Childhood obesity is a growing national problem. Federal, state, and local policymakers and practitioners recognize the need to take strong action. Public schools are playing a central role in fighting childhood obesity despite both political and financial constraints. But schools should do even more to reduce the availability of junk food, make school meals more nutritious, and increase students’ daily exercise.
Obesity is one of the nation’s most serious health problems. The news media are swamped by stories documenting that Americans of all ages are fatter than ever and that the long-term health consequences of the added weight are grave. In 1989, only 3 percent of the American public rated obesity as the most important U.S. health problem; by 2004 that figure had jumped to 16 percent. Only cancer (at 24 percent) ranked as a more important health problem than obesity.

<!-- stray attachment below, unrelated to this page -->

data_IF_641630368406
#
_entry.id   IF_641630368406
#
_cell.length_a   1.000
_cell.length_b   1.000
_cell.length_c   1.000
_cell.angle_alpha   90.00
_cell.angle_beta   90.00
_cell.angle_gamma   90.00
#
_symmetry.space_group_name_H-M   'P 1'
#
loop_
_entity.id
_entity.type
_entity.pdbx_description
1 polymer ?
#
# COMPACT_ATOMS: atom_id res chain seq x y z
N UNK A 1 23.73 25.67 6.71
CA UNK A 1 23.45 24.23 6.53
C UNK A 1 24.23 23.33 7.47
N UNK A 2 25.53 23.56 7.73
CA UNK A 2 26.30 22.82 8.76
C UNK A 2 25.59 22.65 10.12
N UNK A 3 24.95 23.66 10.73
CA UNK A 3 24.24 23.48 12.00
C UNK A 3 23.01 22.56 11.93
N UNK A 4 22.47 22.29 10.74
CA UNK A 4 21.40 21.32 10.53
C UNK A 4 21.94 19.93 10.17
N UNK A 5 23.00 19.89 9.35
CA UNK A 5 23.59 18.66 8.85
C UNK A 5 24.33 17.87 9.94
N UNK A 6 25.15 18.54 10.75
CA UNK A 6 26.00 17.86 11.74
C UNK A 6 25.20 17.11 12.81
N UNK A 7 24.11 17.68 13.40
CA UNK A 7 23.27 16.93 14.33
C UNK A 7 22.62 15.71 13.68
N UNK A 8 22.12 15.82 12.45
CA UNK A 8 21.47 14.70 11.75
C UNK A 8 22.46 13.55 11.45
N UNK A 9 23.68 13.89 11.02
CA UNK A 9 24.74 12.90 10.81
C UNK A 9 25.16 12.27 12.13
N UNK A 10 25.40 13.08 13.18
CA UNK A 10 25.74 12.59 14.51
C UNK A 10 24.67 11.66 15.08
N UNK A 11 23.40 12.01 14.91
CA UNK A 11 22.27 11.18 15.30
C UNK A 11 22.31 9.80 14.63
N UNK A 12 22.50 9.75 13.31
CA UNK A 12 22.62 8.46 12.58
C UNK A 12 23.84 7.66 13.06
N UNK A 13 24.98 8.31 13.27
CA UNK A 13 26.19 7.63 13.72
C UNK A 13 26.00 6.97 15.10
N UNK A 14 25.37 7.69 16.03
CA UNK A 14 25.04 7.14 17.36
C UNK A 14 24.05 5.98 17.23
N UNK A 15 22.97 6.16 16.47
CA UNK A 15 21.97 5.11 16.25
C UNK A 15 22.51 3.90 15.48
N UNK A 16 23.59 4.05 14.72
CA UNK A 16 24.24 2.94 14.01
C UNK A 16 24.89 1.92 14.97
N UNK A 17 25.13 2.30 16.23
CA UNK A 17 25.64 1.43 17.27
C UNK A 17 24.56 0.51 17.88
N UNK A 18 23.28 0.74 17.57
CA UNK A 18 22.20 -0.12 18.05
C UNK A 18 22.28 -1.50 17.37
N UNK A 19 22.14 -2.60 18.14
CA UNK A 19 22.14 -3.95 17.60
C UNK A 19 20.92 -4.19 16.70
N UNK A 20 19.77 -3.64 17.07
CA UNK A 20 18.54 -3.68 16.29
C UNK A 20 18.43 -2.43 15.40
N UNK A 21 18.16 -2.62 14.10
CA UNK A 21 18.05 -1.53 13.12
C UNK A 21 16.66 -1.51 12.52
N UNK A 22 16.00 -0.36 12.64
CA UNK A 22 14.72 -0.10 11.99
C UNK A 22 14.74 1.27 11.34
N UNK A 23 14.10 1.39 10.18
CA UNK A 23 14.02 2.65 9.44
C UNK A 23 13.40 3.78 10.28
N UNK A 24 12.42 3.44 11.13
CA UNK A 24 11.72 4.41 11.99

Until recently, most Americans regarded weight as a matter of personal choice. But as the number of obese children has tripled over the past three decades, that laissez-faire view of obesity has grown to seem quaint, if not dangerous. The latest volume of the journal The Future of Children makes clear why the problem of obesity has entered the public domain. The serious health risks of obesity, combined with rapidly rising obesityrelated health care costs, warrant not only public attention but also public action and spending.